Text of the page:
Kahn still wasn’t done. He dumped Jefferson for a player named Kostas Koufos, which made people laugh, but it might have been the best move of his tenure because he shed a big contract on a player with bad knees and opened a spot for Michael Beasley, obtained from the Miami Heat during their contract firesale. Beasley has regained his game after a lost season in Miami and is averaging 22 points and six rebounds a game. Trading Jefferson also allowed Kevin Love to blossom into a full-blown star.
And he signed another point guard in Luke Ridnour, which has turned out to be a good thing because Flynn started the year on the injured list and has struggled in his return.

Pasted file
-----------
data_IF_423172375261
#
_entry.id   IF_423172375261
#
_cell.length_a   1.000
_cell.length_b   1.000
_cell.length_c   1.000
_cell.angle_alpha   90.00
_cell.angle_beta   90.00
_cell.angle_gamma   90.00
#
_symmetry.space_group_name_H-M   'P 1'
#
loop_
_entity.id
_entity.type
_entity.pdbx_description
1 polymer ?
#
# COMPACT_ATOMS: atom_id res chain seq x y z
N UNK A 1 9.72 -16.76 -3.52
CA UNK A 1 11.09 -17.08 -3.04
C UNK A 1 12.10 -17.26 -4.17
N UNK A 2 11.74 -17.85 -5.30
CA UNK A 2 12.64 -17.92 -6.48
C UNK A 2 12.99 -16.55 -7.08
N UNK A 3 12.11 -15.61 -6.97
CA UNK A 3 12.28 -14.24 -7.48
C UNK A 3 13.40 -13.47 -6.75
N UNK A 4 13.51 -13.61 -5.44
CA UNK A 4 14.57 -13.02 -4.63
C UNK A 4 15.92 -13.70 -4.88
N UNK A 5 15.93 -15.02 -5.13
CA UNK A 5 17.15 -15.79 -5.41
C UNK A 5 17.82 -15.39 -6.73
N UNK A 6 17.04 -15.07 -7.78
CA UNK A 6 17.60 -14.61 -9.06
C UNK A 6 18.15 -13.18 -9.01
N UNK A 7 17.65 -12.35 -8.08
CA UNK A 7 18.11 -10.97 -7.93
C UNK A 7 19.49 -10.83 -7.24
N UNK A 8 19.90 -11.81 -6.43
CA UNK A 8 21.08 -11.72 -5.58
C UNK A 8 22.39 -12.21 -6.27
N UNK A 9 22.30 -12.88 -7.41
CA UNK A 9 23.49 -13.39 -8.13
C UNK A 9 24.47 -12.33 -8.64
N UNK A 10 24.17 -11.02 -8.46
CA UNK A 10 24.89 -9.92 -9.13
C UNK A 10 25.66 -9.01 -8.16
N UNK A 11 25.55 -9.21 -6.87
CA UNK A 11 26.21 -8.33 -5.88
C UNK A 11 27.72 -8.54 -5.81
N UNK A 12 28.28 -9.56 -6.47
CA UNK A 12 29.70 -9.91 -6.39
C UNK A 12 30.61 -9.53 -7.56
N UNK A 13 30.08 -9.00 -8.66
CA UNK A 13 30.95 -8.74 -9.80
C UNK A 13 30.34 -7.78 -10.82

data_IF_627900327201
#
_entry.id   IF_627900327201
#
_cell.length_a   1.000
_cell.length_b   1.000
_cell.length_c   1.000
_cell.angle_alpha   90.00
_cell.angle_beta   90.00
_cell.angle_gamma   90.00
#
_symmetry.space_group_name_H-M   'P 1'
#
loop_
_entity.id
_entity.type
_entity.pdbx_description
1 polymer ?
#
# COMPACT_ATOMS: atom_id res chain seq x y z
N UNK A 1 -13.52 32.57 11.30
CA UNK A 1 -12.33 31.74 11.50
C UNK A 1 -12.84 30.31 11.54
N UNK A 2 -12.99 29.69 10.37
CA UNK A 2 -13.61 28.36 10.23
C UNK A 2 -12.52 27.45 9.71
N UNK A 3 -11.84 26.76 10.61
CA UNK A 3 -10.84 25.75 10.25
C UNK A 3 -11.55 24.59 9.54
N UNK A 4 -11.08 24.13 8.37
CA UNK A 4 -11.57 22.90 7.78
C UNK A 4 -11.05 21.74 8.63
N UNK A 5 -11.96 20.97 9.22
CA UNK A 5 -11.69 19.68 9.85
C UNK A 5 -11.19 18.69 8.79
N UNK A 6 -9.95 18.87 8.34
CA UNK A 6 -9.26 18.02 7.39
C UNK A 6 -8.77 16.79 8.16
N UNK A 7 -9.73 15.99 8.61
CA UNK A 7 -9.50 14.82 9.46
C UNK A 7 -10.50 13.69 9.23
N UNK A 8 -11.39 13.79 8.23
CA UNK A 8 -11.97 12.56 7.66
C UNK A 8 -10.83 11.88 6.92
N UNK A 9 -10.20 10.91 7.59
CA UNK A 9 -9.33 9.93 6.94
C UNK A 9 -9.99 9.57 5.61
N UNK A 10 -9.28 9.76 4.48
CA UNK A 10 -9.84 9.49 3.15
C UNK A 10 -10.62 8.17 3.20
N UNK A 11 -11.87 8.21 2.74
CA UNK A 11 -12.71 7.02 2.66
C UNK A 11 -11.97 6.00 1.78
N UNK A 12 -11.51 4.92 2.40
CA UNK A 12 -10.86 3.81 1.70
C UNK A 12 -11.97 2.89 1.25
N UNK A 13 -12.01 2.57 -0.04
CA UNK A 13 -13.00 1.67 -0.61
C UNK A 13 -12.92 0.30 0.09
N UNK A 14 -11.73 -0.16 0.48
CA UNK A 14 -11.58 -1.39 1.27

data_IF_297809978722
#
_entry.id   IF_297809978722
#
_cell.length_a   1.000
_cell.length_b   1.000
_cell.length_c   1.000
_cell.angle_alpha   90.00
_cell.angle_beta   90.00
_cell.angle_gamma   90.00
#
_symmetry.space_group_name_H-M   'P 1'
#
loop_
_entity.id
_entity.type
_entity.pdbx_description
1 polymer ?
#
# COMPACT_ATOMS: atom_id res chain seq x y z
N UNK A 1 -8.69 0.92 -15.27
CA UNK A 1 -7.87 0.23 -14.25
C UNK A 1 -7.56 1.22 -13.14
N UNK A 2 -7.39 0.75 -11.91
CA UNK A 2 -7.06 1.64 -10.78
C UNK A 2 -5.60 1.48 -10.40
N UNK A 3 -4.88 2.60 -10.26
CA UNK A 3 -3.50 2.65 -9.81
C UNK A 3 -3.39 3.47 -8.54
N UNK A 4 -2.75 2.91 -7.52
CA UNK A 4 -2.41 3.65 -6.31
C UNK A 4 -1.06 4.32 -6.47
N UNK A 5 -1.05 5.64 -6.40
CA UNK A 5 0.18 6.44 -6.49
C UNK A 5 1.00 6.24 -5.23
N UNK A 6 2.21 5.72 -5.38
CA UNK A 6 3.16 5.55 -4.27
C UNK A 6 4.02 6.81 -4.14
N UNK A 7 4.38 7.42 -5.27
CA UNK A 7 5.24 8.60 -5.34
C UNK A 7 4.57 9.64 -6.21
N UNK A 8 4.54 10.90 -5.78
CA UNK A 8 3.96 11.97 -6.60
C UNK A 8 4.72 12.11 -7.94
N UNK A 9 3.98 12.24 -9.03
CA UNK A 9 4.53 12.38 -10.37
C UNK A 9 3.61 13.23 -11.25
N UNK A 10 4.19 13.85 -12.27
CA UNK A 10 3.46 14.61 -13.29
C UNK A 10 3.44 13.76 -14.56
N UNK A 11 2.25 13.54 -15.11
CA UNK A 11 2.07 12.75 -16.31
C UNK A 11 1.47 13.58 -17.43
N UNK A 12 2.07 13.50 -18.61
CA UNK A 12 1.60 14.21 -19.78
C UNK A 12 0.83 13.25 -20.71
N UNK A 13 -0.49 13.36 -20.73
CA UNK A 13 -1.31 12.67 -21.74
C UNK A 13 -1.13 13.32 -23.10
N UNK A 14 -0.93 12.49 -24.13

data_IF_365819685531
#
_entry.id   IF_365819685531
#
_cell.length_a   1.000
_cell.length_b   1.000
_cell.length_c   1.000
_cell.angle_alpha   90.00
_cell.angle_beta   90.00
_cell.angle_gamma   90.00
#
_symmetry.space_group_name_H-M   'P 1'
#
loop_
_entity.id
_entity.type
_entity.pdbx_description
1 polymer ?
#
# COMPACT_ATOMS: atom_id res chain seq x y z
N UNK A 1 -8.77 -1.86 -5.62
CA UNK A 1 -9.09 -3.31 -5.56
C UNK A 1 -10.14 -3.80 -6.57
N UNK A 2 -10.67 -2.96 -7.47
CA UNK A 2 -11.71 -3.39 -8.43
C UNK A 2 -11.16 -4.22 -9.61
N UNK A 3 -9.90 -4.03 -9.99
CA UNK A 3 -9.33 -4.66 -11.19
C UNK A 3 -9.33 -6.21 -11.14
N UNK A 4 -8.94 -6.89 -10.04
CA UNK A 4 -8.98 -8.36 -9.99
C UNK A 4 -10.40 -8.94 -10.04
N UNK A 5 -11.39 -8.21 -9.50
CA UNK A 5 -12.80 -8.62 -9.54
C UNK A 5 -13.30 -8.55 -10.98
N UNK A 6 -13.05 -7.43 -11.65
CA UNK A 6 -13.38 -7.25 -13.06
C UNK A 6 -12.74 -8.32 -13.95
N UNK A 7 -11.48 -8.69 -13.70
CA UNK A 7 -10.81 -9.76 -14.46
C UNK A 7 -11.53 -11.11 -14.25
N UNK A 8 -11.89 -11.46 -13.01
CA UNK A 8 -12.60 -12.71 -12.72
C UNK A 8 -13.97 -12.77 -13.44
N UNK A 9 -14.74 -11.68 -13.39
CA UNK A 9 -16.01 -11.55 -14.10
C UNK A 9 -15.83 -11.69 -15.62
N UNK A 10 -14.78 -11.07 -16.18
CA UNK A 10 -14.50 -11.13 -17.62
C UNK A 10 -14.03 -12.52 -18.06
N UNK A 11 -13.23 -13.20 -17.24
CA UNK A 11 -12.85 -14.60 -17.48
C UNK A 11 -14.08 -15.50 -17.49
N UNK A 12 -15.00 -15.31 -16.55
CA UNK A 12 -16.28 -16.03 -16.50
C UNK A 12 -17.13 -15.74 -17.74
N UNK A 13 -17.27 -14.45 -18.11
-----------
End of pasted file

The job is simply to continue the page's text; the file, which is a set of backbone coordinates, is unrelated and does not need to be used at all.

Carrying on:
Against all odds, this bunch has become one of the weirdest, and most fun teams of the lower depths of the NBA. Part of that is Love, who pulled down an amazing 33 boards in a game. Then there’s Beasley, whose hair demands its own reality show, and the fact that they play at the fastest pace in the league. They have become, along with the Warriors and the Blake Griffin-Clippers a League Pass cult favorite. But they’re still a hot mess.
TIMBERWOLVES (9-25, 3-7 last 10)
Offensive Rating: 105.3 (Points per 100 possessions, 18th)
Defensive Rating: 111.3 (Points allowed per 100 possessions, 29th)
Pace: 97.6 (Possessions per game, 1st)
Likely Starters: Luke Ridnour, Wesley Johnson, Michael Beasley, Kevin Love, Darko Millicic
Injuries: Jonny Flynn (Ankle, questionable), Anthony Tolliver (Knee, out).
CELTICS (25-7,7-3 last 10 games)
Offensive Rating: 107.7 (11th)
Defensive Rating: 98.9 (1st)
Pace: 90.8 (23rd)
KEY MATCHUP: Glen Davis vs. Kevin Love